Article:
The Deficit Myth: Banking Between The Lines

The Deficit Myth: Banking Between The Lines

“Now, the rest is up to us because we are responsible for each other and to each other.  We are responsible to the future, and not to Chase Manhattan Bank.” –– James Baldwin This post is part of our symposium on Stephanie Kelton’s The Deficit Myth. You can find the full symposium here.  Several commenters have argued that…

Breadth and Taxes

Breadth and Taxes

Emma Caterine explains why taxation does not need to be the bitter salve taken with every spoonful of sugar – it is and always has been a way to provide for the general welfare, and how C.J. Roberts in Sebelius may have unwittingly opened the door to an MMT approach to understanding taxation.

Spread the Fed, Part II

Spread the Fed, Part II

From Federal Disintegration through Community QE to Central Bank Decentralization In the post immediately preceding this one, I observed that the twinned histories of American ambivalence toward centralized political governance on the one hand and central banking on the other place recent development in the realms of both pandemic response and American public finance into…

The Hidden Shortages of the Market Economy

The Hidden Shortages of the Market Economy

If you think shortages—in goods like toilet paper, meat, and masks—came in with the pandemic, think again. Shortages are periods during which demand exceeds supply, and they’re an inescapable feature of all markets, all the time. When an investor bids up the price of Apple stock because none is available at current prices, that’s a…

The Economics of Shortages

The Economics of Shortages

The price of food increased 2.6% in April, the largest single-month increase since 1974, but food industry executives are insisting that the country has enough food. So why are prices going up? The explanation provided by the industry is that consumers are buying more than they need, creating shortages. But a shortage is not a…

Buybacks are the Symptom, Shareholder Power the Disease

Buybacks are the Symptom, Shareholder Power the Disease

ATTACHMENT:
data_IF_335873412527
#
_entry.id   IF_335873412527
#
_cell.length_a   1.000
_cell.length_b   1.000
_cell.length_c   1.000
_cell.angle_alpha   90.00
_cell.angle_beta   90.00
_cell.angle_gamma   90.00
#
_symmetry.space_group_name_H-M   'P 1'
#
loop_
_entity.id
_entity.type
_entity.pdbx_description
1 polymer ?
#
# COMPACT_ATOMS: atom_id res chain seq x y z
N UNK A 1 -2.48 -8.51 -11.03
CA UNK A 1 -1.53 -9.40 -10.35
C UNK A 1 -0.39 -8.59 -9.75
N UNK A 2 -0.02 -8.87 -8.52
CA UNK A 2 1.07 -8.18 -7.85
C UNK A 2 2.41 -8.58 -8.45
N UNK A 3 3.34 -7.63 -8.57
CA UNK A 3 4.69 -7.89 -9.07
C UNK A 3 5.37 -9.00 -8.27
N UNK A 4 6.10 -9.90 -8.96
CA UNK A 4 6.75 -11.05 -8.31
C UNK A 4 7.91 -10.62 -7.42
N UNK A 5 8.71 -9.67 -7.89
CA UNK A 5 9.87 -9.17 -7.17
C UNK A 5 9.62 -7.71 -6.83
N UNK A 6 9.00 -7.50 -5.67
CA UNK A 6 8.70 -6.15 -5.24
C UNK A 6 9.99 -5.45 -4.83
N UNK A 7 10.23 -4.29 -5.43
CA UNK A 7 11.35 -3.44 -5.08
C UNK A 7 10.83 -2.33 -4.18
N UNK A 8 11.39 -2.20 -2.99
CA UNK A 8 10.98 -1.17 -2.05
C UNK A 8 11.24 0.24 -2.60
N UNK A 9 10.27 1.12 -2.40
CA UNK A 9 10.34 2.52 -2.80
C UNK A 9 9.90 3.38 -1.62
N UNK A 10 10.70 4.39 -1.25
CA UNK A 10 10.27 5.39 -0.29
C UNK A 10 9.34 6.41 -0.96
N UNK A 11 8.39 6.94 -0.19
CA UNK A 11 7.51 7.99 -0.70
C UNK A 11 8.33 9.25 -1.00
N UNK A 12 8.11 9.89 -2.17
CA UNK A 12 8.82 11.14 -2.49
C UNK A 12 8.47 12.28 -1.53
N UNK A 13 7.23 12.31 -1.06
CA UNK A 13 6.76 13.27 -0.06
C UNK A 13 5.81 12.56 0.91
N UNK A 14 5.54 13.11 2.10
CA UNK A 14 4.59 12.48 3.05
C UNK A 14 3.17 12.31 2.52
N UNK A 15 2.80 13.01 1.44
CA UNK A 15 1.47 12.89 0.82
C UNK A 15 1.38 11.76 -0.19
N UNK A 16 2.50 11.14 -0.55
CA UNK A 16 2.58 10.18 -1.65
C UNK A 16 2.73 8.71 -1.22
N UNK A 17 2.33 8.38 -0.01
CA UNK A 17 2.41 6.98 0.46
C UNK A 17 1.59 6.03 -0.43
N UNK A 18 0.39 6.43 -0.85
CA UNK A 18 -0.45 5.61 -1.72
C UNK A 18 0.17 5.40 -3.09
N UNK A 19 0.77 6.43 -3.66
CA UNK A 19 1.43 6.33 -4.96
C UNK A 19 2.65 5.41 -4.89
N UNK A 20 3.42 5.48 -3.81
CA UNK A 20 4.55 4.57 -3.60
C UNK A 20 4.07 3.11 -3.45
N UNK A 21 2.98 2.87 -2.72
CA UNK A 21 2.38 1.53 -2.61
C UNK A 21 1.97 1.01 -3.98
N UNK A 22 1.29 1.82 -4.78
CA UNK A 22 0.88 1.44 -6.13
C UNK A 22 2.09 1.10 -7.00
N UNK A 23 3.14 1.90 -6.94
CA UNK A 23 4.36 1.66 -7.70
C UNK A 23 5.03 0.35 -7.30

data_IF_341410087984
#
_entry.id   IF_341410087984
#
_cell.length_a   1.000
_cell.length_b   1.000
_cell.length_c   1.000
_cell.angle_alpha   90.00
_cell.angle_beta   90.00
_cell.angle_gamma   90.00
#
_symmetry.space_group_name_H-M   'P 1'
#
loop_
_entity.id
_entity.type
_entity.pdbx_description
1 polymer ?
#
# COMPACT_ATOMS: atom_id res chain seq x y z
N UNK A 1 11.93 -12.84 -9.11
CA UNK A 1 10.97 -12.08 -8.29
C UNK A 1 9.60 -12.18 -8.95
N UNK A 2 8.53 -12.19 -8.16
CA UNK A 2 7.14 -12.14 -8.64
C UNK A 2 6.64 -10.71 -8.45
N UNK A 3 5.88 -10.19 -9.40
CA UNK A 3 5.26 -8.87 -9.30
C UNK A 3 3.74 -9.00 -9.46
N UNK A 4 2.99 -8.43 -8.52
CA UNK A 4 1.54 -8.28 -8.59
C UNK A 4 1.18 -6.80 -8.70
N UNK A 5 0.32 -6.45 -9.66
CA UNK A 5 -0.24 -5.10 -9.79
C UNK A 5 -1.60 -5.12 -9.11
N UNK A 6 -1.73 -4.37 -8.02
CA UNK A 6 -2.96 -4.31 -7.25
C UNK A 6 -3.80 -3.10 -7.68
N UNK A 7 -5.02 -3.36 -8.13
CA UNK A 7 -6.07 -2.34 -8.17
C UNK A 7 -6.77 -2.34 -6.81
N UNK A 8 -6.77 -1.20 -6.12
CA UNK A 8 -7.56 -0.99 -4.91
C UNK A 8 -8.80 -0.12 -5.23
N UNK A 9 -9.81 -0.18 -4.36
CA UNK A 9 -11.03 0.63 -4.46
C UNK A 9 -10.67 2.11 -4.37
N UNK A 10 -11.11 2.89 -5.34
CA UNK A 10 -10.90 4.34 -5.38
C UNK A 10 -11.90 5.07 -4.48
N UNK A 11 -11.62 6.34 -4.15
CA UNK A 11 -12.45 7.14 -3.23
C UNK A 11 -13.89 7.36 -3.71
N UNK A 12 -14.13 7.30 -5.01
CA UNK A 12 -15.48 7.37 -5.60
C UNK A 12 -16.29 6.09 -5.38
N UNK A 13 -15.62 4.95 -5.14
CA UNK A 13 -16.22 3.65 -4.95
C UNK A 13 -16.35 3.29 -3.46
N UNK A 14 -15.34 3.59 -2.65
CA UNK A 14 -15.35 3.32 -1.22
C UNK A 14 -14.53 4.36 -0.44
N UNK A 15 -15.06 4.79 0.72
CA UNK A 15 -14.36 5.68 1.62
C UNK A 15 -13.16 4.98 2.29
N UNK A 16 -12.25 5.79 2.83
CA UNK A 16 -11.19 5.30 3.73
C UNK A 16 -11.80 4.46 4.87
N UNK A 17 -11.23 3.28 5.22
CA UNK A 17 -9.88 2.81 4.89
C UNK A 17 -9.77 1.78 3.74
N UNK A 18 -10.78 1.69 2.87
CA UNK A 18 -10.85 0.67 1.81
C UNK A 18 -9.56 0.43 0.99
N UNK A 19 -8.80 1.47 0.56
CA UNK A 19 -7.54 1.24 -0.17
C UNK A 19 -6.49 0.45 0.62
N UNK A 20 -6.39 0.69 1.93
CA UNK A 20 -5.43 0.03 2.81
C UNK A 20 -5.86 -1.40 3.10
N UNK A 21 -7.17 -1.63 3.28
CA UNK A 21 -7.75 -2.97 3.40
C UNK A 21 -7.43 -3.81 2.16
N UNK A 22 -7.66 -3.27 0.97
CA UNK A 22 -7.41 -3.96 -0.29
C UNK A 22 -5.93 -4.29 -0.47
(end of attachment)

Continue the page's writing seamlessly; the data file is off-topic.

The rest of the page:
People claim to be worried about stock buybacks. In fact, the buybacks are a stand-in for what we can all see: business in this country works for wealthy shareholders, not workers, customers, or communities. Buybacks are in the news as policymakers contemplate a bailout of several major U.S. airlines, all of which have relatively little…

How Finance Structures Global Value Chains

How Finance Structures Global Value Chains

NB: This post is part of a symposium on law and global value chains co-convened with the Institute for Global Law and Policy’s Law and Global Production Working Group. The Law-in-Global-Value-Chains perspective adopted in the Research Manifesto and introduced the initial blog of this series is based on the recognition that law is endogenous to…

On Law and Value

On Law and Value

NB: This post is part of a symposium on law and global value chains co-convened with the Institute for Global Law and Policy’s Law and Global Production Working Group. We are witnessing a new moment in economic development: what Richard Baldwin calls the global value chain (GVC) revolution. As our symposium suggests, critical legal realist…

Cracking the Code of Global Value Chains

Cracking the Code of Global Value Chains

NB: This post is part of a symposium on law and global value chains co-convened with the Institute for Global Law and Policy’s Law and Global Production Working Group. Global Value Chains (GVCs) form a backbone of our global economy that eludes easy characterization. In media or policy reports, corporate brochures or academic publications, the…

Global Value Chains as a Legal Concept

Global Value Chains as a Legal Concept

NB: This post is part of a symposium on law and global value chains co-convened with the Institute for Global Law and Policy’s Law and Global Production Working Group. In the first blog post of this symposium Dan Danielsen and Jennifer Bair argue that law can open up a window into understanding global political economy,…

When All Social Problems Become Financial Problems

When All Social Problems Become Financial Problems

When it comes to government programs, credit support is often cheaper and less controversial than direct expenditures. Understand this, and you can understand why government officials have an incentive to define all sorts of social problems as financial ones. Government officials face considerable pressure to promote credit markets. Wall Street firms leverage money, expertise and…